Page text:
There is an effort under way at the University of Lowell in Massachusetts to develop C++ wrappers for the Open Software Foundation’s Motif graphical user interface. However, re-modelling the X Window XT intrinsics toolkit – on which Motif and other X Window-based interface styles are built – for C++, still will not enable developers to […]
There is an effort under way at the University of Lowell in Massachusetts to develop C++ wrappers for the Open Software Foundation’s Motif graphical user interface. However, re-modelling the X Window XT intrinsics toolkit – on which Motif and other X Window-based interface styles are built – for C++, still will not enable developers to take advantage of native object-oriented languages, says Dave Sternlicht of the X Consortium, because of X’s limitations. Sternlicht and others hope that a new paradigm, now under development will bring object functionality to X. It may do the same for other windowing schemas too. Mark Linton, formerly a professor at Stanford University, and now principal researcher at Silicon Graphics Inc, has come up with a completely new toolkit that can be applied to X Window. It’s been developed in C++ and is known as Interviews, though it will probably come to the market as Fresco. Sternlicht hopes it could be included in X Window as soon as the end of the year, bundled with X11 Release 6.0, which is due around that time.
Tens of thousands of run-time objects
However, Fresco must first get past the X Consortium board – a high hurdle, according to Sternlicht. The difference between Fresco and other toolkits like X Window’s XT intrinsics is that being object-oriented, it uses a small amount of memory, says Sternlicht. Fresco enables developers to create applications that use tens of thousands of run-time objects: you’d have big problems if you wanted to do that with conventional X Window widgets or XT intrinsics, he says. Fresco incorporates a general management facility called Doc, which is structured like a word processor and includes a range of editing features. Every character written in a program formulated in Doc has an associated run-time C++ object. Doc files and objects interact dynamically. The base class in Fresco’s class hierarchy is a gliff. Gliffs have notions of geometry, and can allocate and request space. There are other sub-classes for graphical user interface components such as push buttons and scroll bars. XT intrinsics makes no distinction between physical information and logical information – sentences and pages are physical occurrences, paragraphs are logical – while Fresco enables the designer to use resources that are independent of the application. In Fresco, components are linked in a separate hierarchy – a style hierarchy – a logical tree-type model which is derived from the physical layout of the program. Fresco also has a model view controller – an idea borrowed from the object-oriented Smalltalk language which doesn’t occur in XT intrinsics but is found in other technologies such as the Andrew toolkit. It operates on notions of an observer (views) and the observable (data). With XT intrinsics – indeed all of the X environment – each widget is effectively a separate window. Fresco has a single window. Gliffs – known as gadgets at this level – occupy areas of the window, which makes a big difference, according to Sternlicht. Importantly, the Fresco toolkit can pull down different user interface components at run time and is able to take on Open Look, Motif or other look-and-feel styles. Fresco has borrowed concepts from Adobe Systems Inc PostScript and the Canute text layout system, and includes PostScript-like structured graphics. A Fresco canvas on to which gliffs can be painted will enable developers to create things like two-dimensional geometric figures: like X it has some difficulty with three dimensions at the moment. Fresco is really aimed at the next generation of object applications, which will actually use large numbers of objects. Although it is fairly complicated now, it will be simplified over time and will offer a migration route up from things such as XT Intrinsics. It is likely that by the time of its release in X11.6 – if that eventually happens – Fresco components could be incorporated into XT toolkits – it should be possible to have a gliff in an XT widget, for example. Linton has developed Fresco with portability in mind and has already t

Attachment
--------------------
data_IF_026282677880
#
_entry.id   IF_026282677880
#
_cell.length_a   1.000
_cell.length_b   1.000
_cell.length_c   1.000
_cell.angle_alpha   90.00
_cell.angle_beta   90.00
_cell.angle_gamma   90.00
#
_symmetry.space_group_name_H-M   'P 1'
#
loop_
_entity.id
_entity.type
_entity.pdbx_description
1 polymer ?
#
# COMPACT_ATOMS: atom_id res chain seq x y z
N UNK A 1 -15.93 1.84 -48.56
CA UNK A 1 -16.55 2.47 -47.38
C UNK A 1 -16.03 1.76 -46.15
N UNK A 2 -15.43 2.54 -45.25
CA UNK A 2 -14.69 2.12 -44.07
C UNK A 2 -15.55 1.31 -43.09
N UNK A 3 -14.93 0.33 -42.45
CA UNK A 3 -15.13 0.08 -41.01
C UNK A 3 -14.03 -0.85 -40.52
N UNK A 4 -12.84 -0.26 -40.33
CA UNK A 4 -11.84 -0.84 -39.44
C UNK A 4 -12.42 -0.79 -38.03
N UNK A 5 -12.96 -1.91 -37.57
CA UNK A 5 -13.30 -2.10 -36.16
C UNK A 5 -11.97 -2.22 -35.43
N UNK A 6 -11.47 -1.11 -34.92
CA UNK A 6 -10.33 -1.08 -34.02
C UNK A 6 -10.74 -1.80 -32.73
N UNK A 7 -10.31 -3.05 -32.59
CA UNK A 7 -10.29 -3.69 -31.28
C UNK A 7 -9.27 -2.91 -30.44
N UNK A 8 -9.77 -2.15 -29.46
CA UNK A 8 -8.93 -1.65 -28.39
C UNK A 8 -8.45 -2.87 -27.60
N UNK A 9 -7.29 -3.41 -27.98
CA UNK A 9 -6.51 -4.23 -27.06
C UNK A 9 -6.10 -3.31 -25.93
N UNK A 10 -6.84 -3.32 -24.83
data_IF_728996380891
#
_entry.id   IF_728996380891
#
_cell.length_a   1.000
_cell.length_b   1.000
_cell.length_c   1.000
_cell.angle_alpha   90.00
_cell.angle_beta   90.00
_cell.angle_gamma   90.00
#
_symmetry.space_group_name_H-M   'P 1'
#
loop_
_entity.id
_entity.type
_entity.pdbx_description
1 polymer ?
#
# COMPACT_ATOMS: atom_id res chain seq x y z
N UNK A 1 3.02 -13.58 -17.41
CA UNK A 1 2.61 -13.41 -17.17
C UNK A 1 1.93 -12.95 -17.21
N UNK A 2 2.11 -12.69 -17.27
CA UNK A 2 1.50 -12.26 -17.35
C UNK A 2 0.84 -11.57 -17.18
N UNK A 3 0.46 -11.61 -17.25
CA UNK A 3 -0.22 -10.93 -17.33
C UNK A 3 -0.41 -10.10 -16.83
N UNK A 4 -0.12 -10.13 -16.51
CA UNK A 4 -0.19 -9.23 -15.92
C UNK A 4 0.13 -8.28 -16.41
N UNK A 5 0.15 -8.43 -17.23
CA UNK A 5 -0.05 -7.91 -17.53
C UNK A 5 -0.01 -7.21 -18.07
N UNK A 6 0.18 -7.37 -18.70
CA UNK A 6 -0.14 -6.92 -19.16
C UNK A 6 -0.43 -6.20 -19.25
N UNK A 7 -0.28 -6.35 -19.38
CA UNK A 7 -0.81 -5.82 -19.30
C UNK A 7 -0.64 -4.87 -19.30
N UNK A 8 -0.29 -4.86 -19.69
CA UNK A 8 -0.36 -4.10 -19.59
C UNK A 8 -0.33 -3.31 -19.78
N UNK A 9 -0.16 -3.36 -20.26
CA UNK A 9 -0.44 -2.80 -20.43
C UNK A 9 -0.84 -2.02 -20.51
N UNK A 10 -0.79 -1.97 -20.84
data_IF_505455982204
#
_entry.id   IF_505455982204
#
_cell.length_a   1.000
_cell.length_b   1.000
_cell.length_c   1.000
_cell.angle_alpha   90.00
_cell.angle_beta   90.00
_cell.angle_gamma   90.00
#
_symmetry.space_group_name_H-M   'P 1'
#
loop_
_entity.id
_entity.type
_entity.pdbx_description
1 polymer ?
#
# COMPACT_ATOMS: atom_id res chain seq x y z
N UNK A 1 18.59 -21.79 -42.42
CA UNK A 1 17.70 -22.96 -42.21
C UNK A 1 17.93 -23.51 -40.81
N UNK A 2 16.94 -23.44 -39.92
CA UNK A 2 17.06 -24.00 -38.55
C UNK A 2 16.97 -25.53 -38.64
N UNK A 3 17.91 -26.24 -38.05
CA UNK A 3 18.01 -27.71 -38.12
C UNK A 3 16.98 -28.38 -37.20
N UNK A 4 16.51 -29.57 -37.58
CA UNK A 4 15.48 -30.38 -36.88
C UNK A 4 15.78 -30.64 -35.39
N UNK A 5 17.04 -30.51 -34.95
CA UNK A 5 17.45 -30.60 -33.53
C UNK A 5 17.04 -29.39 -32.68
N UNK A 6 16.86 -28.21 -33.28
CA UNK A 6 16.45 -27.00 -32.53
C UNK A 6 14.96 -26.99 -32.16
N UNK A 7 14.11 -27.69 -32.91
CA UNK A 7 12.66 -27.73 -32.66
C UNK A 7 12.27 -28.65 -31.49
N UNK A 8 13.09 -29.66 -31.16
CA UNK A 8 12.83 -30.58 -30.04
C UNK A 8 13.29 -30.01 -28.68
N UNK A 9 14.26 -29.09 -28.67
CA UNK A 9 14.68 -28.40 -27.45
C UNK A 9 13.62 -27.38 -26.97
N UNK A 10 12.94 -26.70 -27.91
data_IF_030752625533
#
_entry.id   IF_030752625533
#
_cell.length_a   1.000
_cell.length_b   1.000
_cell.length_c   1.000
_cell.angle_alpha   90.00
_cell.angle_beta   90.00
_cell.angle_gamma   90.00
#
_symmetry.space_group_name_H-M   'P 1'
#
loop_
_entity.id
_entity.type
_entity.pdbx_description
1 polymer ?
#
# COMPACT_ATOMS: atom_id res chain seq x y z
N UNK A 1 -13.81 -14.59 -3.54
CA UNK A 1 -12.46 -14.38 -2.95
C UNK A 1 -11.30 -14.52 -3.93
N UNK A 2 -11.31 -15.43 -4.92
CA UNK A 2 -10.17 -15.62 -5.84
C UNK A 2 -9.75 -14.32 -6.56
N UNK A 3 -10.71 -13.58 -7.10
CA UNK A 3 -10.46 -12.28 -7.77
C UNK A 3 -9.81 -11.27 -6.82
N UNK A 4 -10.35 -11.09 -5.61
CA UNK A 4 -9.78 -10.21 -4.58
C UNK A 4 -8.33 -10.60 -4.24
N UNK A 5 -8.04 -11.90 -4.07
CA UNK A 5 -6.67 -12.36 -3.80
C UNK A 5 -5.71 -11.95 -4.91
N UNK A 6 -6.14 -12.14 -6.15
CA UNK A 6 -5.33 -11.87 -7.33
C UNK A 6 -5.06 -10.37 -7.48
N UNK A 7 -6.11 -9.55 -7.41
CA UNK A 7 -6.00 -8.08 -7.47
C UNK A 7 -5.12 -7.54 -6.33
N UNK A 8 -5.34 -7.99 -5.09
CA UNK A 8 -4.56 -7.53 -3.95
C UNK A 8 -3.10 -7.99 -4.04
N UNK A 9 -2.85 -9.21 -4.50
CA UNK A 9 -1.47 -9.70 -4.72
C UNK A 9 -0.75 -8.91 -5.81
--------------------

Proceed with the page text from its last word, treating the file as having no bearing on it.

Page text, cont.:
ested a version that runs under Microsoft Corp Windows NT, which is apparently his main target for technology. – William Fellows